domingo, 9 de octubre de 2016

THE BATTLE OF DAN-NO-URA

In the stories concerning Yoshitsune and his loyal retainer Benkei we have already referred to the battle of Dan-no-ura, the last conflict between the Taira and Minamoto clans. In this great sea-fight the Taira perished, including their infant emperor, Antoku-tenno. Thus is the memorable scene described in the Heike Monogatari, translated by Dr. W. G. Aston (the empress drowning herself in the ocean, with her only son and heir in her arms):

"'This world is the region of sorrow, a remote spot small as a grain of millet. But beneath the waves there is the Pure Land of Perfect Happiness. Thither it is that I am taking you.' With such words she soothed him. The child then tied his top-knot to the Imperial robe of the colour of a mountain-dove, and tearfully joined together his lovely little hands. First he turned to the East, and bade adieu to the shrine of the Great God of Ise and the shrine of Hachiman. Next he turned to the West, and called upon the name of Buddha. When he had done so, Niidono made bold to take him in her arms, and sank down to the bottom one thousand fathoms deep."

It is said that for seven hundred years after this great battle the sea and coast in the vicinity have been haunted by the ghosts of the Taira clan. Mysterious fires shone on the waves, and the air was filled with the noise of warfare. In order to pacify the unfortunate spirits the temple of Amidaji was built at Akamagaséki, and a cemetery was made close by, in which were various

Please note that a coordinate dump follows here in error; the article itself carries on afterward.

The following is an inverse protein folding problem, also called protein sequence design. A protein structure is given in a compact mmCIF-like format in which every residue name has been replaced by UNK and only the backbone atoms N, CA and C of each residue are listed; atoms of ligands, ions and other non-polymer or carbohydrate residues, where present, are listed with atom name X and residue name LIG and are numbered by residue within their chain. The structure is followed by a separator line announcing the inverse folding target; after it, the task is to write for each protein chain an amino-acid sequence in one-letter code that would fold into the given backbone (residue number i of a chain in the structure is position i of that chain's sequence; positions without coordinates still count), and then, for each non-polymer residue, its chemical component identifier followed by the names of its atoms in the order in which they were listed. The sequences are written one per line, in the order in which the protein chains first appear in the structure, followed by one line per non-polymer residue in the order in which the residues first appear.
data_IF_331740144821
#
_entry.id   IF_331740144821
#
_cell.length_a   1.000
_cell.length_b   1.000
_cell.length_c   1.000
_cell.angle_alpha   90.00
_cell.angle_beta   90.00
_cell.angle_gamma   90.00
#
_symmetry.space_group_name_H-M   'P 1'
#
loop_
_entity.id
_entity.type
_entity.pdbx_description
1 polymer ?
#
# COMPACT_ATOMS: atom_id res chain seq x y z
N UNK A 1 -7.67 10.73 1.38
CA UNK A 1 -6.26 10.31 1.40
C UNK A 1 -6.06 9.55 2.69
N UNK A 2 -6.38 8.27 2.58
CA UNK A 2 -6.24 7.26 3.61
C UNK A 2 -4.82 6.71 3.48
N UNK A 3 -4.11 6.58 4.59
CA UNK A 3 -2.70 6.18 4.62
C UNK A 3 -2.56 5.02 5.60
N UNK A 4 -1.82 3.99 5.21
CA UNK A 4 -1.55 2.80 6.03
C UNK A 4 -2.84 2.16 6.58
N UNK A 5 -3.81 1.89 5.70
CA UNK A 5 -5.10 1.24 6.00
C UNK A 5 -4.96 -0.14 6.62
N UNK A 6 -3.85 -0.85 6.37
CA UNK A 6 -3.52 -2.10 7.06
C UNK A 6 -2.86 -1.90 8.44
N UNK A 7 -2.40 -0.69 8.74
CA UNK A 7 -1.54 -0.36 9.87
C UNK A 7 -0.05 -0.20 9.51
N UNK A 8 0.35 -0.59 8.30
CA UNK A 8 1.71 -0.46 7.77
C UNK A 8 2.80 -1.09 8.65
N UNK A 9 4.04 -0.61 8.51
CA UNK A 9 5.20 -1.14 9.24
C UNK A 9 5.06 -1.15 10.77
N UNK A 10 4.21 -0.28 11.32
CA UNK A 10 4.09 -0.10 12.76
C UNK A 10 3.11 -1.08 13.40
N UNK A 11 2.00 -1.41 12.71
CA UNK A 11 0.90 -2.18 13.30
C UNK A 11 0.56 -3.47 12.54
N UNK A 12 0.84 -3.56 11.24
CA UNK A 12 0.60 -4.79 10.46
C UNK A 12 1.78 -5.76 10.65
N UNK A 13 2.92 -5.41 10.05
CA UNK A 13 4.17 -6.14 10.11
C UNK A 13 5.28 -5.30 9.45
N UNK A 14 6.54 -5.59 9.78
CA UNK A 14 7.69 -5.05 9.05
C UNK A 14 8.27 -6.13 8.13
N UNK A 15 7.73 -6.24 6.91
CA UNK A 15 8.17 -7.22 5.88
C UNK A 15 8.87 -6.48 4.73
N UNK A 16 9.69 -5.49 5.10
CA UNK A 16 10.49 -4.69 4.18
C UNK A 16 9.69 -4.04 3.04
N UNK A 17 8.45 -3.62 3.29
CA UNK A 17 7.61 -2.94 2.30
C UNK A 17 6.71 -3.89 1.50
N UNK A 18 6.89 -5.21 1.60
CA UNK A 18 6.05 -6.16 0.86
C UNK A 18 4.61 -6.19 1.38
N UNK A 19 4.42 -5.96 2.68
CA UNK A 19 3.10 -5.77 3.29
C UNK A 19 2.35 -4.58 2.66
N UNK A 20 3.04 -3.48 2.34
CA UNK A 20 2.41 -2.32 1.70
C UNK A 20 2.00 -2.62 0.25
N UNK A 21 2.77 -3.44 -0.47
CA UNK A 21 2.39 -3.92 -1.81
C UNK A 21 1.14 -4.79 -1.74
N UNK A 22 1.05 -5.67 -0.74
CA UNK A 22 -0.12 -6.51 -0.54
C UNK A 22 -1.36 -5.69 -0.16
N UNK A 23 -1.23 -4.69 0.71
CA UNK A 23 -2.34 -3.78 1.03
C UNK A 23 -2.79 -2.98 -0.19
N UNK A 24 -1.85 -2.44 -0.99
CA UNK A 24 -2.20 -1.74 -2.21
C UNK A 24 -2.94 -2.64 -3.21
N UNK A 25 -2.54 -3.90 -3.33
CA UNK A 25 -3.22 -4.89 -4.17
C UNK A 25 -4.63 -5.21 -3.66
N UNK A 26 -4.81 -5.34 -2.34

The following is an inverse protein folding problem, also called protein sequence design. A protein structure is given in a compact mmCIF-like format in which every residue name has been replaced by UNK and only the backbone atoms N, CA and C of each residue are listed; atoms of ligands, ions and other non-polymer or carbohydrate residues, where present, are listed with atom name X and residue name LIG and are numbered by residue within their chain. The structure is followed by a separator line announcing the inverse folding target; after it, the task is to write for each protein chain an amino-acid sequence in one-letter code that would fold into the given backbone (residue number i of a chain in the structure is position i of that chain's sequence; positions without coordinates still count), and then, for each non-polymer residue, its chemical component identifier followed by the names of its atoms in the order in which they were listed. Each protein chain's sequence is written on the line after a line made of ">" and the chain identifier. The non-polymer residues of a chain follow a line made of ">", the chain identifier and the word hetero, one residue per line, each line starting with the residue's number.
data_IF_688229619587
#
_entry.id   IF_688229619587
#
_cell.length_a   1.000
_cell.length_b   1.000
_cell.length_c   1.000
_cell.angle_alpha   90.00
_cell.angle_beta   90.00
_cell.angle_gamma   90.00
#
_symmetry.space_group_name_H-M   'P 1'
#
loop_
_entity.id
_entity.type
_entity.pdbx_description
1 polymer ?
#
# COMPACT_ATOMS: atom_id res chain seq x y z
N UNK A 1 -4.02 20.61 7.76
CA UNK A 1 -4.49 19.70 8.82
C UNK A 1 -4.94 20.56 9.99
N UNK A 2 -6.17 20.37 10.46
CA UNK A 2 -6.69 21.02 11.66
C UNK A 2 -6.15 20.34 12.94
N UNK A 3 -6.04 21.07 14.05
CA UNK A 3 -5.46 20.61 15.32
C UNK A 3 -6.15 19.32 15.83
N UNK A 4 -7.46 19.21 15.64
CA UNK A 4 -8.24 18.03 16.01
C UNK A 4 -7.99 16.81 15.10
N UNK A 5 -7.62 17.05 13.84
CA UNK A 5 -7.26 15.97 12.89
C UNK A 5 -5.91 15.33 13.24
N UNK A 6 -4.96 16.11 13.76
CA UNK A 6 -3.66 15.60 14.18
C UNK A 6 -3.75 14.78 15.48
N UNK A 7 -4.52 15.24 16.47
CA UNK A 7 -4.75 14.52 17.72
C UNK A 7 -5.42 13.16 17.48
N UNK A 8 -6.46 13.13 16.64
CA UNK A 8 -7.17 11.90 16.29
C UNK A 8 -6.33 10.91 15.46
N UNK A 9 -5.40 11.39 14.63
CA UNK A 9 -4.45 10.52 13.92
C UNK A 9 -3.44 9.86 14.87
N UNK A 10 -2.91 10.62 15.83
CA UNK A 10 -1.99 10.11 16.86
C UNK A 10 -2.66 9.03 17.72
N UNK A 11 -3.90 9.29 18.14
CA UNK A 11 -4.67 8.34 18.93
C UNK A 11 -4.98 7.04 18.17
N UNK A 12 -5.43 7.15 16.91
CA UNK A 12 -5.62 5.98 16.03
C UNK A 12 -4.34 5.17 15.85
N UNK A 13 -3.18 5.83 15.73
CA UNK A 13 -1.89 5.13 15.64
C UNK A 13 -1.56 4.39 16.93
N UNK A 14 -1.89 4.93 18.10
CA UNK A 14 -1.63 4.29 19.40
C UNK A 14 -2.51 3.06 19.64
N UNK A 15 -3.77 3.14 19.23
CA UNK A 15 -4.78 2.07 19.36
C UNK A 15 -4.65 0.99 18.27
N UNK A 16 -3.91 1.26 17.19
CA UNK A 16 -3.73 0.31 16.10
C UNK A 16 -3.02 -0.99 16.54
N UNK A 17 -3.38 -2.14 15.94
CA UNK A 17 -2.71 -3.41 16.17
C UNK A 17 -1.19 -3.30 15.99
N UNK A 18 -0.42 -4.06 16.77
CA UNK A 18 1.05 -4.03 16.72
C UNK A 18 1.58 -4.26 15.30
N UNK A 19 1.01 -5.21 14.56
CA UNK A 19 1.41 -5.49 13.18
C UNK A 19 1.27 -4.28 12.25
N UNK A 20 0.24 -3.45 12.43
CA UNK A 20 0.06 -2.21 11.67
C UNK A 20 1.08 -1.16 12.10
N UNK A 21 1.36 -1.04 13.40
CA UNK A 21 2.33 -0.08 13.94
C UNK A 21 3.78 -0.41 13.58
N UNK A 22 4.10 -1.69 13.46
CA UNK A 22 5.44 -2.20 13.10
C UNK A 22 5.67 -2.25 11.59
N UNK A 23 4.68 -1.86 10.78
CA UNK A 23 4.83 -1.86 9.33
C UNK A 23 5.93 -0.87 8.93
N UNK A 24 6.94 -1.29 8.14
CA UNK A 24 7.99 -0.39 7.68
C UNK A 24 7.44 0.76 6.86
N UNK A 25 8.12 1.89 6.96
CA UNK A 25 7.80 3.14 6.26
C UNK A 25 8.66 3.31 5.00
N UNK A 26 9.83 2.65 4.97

monuments inscribed with the names of the drowned Emperor and his principal followers. This temple and cemetery pacified the ghostly visitants to a certain extent, but from time to time many strange things happened, as we shall gather from the following legend.
There once lived at the Amidaji temple a blind priest named Hōïchi. He was famous for his recitation and for his marvellous skill in playing upon the biwa (a four-stringed lute), and he was particularly fond of reciting stories in connection with the protracted war between the Taira and Minamoto clans.
One night Hōïchi was left alone in the temple, and as it was a very warm evening he sat out on the verandah, playing now and again upon his biwa. While thus occupied he heard some one approaching, some one stepping across the little back garden of the temple. Then a deep voice cried out from below the verandah: "Hōïchi!" Yet again the voice sounded: "Hōïchi!"
Hōïchi, now very much alarmed, replied that he was blind, and would be glad to know who his visitor might be.
"My lord," began the stranger, "is now staying at Akamagaséki with many noble followers, and he has come for the purpose of viewing the scene of the battle of Dan-no-ura. He has heard how excellently you recite the story of the conflict, and has commanded me to escort you to him in order that you may show him your skill. Bring your biwa and follow me. My lord and his august assembly now await your honourable presence."
Hōïchi, deeming that the stranger was some noble samurai, obeyed immediately. He donned his sandals and took his biwa. The stranger guided him with an iron hand, and they marched along very quickly. Hōïchi heard the clank of armour at his side; but all